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Some questions about focusing while filming

nelwell01
Occasional Contributor

So recently I've been planning on filming a snowboarding video with my T2i although I'm not completely sure how I am going to keep focus on the other rider. I'll be on a snowboard following another snowboarder and I won't be able to keep my eyes on the camera and continue to try to focus. So basically, how do I get the entire frame in focus? Is that possible?

 

For some help, I looked at the BTS (this video) of a longboarding video by Devinsupertramp on YouTube and they used a similar camera rig to the one I'm planning on using (they talk about it around 4:30). In their video, they had one rider hold the camera on the low angle rig while filming the other riders. Because the rider filming still had to stay in control, they never touched the focus or anything. How would I set up my camera to do this? As for lenses, I have the regular kit lens and a 50mm Prime.

 

There are other YouTube channels out there that I know film snowboarding with DSLR's but even when a rider comes flying past the camera, they stay in focus.

 

Overall:

How do I get a lot in focus?

How do I focus quickly while still snowboarding?

 

4 REPLIES 4

Tim
Respected Contributor

Hello Newlwell01,

With regards to using the EOS Rebel T2i for snowboarding shooting, we'd recommend the manual focusing method.  The EOS Rebel T2i cannot continuously auto focus while movie recording like camcorders can.  In this way it would be difficult for me to recommend a specific AF mode, as they would always interrupt the Live View while they attempted to catch focus. 
My recommendation is, in addition to manually focusing, to use a wider angle lens and small (narrow) aperture values.  This does two things; one, the wider angle lens has a shallower depth of focus, so critical focusing is lower.  Two, the use of a small aperture will allow for greater depth of field, which will retain more of the image in focus.

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nelwell01
Occasional Contributor

Thanks for the response! So will I be able to do this with my 18-55mm lens or should I get a wider one like a fisheye?

Mykolas
Respected Contributor

nelwell01,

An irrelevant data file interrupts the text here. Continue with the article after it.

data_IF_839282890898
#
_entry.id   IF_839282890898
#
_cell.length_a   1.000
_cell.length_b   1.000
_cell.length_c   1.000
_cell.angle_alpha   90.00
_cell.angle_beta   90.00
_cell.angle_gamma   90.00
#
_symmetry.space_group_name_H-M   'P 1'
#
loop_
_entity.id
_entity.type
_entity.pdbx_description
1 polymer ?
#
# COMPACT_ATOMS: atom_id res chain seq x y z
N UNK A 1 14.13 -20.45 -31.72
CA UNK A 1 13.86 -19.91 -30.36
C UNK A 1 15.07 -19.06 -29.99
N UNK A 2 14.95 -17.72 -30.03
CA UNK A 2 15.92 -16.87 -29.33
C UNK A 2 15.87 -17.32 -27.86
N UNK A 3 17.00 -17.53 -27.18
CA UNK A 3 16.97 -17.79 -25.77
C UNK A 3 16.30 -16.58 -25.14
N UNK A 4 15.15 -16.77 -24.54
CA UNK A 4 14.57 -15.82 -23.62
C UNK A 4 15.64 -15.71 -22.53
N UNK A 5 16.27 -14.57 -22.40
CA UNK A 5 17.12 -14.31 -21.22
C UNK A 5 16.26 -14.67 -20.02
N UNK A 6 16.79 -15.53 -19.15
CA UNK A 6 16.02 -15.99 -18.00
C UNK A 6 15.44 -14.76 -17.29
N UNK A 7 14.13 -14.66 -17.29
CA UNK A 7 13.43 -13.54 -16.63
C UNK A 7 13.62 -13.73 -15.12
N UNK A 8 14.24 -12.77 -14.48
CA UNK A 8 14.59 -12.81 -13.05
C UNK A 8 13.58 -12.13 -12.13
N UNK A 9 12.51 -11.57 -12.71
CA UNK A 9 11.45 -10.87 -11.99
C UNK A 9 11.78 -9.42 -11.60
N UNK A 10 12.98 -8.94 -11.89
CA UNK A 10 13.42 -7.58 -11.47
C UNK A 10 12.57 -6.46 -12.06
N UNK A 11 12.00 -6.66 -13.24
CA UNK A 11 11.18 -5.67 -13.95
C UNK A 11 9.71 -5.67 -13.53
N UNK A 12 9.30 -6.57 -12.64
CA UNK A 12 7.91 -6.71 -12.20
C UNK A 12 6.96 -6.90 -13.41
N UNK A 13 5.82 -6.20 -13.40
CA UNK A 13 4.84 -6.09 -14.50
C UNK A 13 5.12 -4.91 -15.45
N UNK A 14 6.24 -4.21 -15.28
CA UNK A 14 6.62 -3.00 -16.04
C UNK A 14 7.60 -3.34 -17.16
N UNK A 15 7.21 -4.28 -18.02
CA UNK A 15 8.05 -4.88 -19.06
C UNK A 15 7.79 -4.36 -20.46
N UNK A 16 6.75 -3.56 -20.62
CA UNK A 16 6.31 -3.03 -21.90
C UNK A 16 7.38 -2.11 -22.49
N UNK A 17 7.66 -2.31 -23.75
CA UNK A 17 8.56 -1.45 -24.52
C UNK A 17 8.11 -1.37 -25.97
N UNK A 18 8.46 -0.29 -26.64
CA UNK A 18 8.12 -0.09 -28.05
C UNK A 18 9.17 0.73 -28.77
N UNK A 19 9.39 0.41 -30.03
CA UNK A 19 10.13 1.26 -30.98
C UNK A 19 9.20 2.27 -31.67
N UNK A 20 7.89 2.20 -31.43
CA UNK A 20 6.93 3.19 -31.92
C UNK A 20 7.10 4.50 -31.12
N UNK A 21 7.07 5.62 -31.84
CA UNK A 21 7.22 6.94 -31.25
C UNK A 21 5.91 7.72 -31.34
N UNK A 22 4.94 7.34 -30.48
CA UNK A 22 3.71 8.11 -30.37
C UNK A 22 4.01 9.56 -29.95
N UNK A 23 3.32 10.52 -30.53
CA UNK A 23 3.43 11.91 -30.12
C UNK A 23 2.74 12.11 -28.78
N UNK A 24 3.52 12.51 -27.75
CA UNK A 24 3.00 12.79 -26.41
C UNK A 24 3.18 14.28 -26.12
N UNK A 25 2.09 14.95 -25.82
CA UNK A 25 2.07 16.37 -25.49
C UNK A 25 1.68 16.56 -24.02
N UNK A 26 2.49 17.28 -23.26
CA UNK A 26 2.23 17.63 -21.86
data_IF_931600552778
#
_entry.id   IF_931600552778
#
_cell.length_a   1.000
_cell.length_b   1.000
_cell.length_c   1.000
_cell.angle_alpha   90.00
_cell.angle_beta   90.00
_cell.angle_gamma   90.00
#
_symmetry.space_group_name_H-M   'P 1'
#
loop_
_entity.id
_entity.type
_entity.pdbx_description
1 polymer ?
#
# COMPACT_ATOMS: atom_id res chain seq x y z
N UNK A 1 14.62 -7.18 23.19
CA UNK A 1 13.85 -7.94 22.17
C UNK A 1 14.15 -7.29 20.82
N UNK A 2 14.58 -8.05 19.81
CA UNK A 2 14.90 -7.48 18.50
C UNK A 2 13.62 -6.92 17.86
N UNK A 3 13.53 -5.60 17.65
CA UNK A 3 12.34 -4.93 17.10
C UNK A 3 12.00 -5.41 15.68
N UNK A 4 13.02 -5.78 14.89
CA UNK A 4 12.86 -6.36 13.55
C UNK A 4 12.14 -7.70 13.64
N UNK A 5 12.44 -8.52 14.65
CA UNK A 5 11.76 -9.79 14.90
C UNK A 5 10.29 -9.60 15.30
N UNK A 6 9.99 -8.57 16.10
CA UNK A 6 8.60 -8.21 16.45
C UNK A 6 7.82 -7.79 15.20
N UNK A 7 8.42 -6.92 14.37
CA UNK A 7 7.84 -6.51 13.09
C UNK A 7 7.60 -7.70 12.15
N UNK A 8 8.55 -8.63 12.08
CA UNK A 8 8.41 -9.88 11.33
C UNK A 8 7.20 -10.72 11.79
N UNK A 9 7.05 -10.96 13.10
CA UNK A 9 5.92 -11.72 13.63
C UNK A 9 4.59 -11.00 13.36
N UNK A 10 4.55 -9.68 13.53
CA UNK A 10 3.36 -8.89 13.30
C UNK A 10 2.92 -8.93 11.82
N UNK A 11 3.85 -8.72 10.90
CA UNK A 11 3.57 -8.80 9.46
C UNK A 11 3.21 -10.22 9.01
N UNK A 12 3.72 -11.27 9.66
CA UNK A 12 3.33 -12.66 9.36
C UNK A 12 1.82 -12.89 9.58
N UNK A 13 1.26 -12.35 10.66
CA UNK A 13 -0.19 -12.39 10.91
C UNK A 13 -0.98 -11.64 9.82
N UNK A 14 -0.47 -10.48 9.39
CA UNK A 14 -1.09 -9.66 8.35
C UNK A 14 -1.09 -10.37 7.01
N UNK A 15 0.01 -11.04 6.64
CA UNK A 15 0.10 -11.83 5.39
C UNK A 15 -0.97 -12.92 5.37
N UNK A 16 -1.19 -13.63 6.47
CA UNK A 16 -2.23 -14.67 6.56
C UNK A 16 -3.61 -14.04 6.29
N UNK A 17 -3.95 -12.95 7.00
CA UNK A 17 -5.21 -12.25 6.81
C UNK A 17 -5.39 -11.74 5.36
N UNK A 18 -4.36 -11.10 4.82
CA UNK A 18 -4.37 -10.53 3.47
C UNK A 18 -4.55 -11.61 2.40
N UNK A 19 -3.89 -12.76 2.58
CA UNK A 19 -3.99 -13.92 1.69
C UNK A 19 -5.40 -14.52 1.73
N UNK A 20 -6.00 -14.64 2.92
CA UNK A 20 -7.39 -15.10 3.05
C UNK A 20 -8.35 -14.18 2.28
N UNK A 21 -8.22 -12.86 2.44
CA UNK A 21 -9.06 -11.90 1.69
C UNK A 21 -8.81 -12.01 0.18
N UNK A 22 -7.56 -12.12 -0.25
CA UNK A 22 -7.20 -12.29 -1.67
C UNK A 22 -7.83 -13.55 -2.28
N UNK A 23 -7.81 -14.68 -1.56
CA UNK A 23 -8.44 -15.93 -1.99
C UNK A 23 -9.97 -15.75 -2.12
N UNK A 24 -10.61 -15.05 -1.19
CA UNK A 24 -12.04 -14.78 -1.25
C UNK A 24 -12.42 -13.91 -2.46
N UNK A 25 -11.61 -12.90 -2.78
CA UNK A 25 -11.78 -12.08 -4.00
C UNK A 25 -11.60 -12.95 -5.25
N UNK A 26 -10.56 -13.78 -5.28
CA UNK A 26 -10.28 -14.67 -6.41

The EF-S 18-55mm f/3.5-5.6 IS lens should be sufficient.  However, if you want a wider angle lens, you may consider the EF-S 10-18mm f/4.5-5.6 IS STM or the EF-S 10-22mm f/3.5-4.5 USM lenses.

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TCampbell
Esteemed Contributor

Depth of field is naturally more generous when you use wide-angle lenses.  

 

If you were to use a 10-18mm lens set to, say, a 14mm focal length... then the hyperfocal distance at f/4 is 8.5'.  Manually focused to 8.5', everything from about 4.5' to infinity will be focus.   At f/16 you can focus the camera to about 2.5' and the whole world is in focus.  At longer focal lengths and lower focal ratios you'll need to focus to your subject, but at short focal lengths (ultra-wide angle lenses) you really don't need to worry about focus because depth of field is very large.

 

GoPro cameras are popular for this sort of thing, but they use a fixed wide-angle lens and a tiny sensor size.  That results in a very generous depth of field so the camera really doesn't have to focus.

 

If you'd like to check focal lengths and f-stops that you want to try, go to DOFmaster.com and use their online depth-of-field calculator. 

 

For any given focal ratio (f-stop) and lens focal length combination there is a value called the "hyperfocal distance".  That is the magic distance at which the lens will have the highest possible depth of field for that combination of camera body + lens focal length + f-stop.     You can then switch off the lens' auto-focus, manually focus the lens to that distance, and as long as your subjects are farther than the minimum focus range in the hyper-focal distance those subjects will be acceptably focused.

 

Tim Campbell
5D III, 5D IV, 60Da